Thursday, September 10, 2009
School-induced Headaches- What should you do?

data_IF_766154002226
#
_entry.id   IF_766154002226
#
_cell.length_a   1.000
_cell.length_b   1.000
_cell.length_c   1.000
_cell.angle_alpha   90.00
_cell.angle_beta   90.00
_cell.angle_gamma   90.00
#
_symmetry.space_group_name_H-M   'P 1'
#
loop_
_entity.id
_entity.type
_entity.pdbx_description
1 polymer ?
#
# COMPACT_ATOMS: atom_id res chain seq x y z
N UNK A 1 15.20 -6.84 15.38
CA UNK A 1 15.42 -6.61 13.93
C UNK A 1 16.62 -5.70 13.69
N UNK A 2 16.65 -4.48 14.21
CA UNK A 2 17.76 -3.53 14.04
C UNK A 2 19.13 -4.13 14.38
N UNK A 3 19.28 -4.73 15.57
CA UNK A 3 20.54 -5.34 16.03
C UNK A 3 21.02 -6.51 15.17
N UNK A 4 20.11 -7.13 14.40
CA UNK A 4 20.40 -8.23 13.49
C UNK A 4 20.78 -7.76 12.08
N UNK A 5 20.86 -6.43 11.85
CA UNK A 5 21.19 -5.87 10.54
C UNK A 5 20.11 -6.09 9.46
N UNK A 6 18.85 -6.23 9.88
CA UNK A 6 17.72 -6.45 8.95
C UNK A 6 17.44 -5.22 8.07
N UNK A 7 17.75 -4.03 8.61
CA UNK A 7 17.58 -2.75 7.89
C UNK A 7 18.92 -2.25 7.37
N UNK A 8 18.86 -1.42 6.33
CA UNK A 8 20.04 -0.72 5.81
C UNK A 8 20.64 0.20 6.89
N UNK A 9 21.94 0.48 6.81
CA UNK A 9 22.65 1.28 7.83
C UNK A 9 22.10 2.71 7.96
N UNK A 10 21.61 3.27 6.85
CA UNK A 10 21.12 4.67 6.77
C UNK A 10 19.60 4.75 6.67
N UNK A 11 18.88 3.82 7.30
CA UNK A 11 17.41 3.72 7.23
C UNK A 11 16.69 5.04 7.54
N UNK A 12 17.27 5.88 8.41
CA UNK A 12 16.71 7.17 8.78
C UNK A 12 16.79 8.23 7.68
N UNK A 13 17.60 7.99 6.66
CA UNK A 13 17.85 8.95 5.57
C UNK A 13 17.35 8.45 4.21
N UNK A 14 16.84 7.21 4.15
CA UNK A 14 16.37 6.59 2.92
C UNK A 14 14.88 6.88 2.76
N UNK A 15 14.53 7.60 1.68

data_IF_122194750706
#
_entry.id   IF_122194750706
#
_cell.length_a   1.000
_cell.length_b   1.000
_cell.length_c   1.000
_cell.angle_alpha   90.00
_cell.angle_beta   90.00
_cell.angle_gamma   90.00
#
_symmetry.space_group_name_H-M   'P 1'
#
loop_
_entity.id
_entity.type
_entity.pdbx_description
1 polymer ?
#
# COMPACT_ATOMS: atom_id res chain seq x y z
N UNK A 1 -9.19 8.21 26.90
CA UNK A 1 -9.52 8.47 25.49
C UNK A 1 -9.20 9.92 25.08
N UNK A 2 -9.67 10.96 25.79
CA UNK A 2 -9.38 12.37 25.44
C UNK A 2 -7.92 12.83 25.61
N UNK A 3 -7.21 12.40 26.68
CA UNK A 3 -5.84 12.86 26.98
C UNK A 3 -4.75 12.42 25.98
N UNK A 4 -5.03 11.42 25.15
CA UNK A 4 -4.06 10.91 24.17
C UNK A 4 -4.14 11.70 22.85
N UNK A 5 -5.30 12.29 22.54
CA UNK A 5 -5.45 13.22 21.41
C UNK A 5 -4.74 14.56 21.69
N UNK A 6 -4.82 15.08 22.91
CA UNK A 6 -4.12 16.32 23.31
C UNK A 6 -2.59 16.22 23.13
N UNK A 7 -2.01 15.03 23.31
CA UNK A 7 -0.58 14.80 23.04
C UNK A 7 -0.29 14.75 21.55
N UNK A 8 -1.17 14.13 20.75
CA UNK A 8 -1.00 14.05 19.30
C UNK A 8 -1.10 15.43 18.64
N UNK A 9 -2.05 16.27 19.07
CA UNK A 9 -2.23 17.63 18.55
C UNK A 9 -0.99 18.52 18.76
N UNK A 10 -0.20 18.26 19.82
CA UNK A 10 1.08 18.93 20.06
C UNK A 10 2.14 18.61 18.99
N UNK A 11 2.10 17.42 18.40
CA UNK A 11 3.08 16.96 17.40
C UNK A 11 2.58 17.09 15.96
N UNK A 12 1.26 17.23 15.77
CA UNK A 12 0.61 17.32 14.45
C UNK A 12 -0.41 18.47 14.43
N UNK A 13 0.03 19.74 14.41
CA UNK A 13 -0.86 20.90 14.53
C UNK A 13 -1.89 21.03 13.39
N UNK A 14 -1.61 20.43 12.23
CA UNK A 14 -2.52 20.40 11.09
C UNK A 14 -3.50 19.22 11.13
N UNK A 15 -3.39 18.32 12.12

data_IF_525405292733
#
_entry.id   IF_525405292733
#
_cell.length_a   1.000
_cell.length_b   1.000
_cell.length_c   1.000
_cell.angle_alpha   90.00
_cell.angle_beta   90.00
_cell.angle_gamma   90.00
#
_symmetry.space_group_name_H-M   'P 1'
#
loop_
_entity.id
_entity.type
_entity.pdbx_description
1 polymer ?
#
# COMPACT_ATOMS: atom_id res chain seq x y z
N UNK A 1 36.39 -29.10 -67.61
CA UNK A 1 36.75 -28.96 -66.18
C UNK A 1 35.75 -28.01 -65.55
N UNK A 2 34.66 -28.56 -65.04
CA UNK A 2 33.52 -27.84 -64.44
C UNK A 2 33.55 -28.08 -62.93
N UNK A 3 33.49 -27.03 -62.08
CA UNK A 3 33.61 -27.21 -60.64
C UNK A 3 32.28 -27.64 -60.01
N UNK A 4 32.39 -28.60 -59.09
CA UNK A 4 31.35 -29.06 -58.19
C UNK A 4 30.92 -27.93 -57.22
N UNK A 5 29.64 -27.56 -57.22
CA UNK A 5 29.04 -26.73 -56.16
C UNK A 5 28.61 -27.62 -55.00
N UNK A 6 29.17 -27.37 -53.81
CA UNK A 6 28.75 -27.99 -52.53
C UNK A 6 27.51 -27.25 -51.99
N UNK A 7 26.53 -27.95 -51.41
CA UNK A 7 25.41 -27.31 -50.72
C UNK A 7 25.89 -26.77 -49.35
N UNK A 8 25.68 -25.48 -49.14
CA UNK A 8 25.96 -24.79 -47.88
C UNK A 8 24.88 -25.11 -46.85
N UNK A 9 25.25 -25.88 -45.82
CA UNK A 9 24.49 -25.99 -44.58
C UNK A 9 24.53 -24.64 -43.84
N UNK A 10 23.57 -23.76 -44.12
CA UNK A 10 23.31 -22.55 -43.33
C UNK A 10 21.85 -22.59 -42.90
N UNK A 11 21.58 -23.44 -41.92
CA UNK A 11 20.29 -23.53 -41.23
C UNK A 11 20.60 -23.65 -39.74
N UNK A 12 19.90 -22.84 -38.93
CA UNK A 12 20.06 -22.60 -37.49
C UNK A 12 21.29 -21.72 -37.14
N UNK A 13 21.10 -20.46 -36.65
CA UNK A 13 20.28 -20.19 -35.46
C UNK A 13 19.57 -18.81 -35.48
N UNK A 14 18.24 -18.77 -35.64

Students with some learning-related visual problems tend to complain that school or reading gives them a headache. This makes them dislike school and reading even when they initially looked forward to it. What could really be going on? The student may have an undiagnosed, unaddressed learning-related visual problem. For instance, if the teacher projects material on a smartboard or writes on a blackboard expecting the class to copy information from the board into their notebooks at their desk, students have to adjust how their eyes are focusing from near to far and back again. This is the visual skill called accommodation. Children with inflexible accommodation skills often cannot handle that kind of classroom activity without getting a headache. It takes a skilled developmental optometrist to identify the problem. Sometimes the appropriate treatment includes glasses. It can also be addressed through in-office vision therapy using various near/far activities and special lenses. Headaches can also be caused by the eyes failing to team well together. A child diagnosed with a convergence excess may be unable to relax their eyes when they get tired from reading because when the look away they may not be able to return to the word without it seeming to blur, wiggle, or double. On the other hand, a convergence insufficiency diagnosis may indicate that the child cannot coordinate the eyes well enough to keep a word in focus when reading. These children may also complain of having headaches at school and when reading. Many of them suppress the vision from one eye without even being aware of it which, unfortunately, can cause additional visual problems to emerge. So, if your child has frequent headaches at school or when reading but is otherwise perfectly healthy, here's what you should do. First, believe that your child is telling the truth. Second, make an appointment with a developmental optometrist to have a comprehensive binocular vision examination. Third, follow your eye doctor's recommendations regarding glasses and vision therapy. Fourth, make sure that your child understands that the condition is not permanent and they should optimistically participate in the work it will take to overcome the problem. Don't ignore the complaints until you find a caring professional who doesn't quit until the correct diagnosis and treatment plan are made.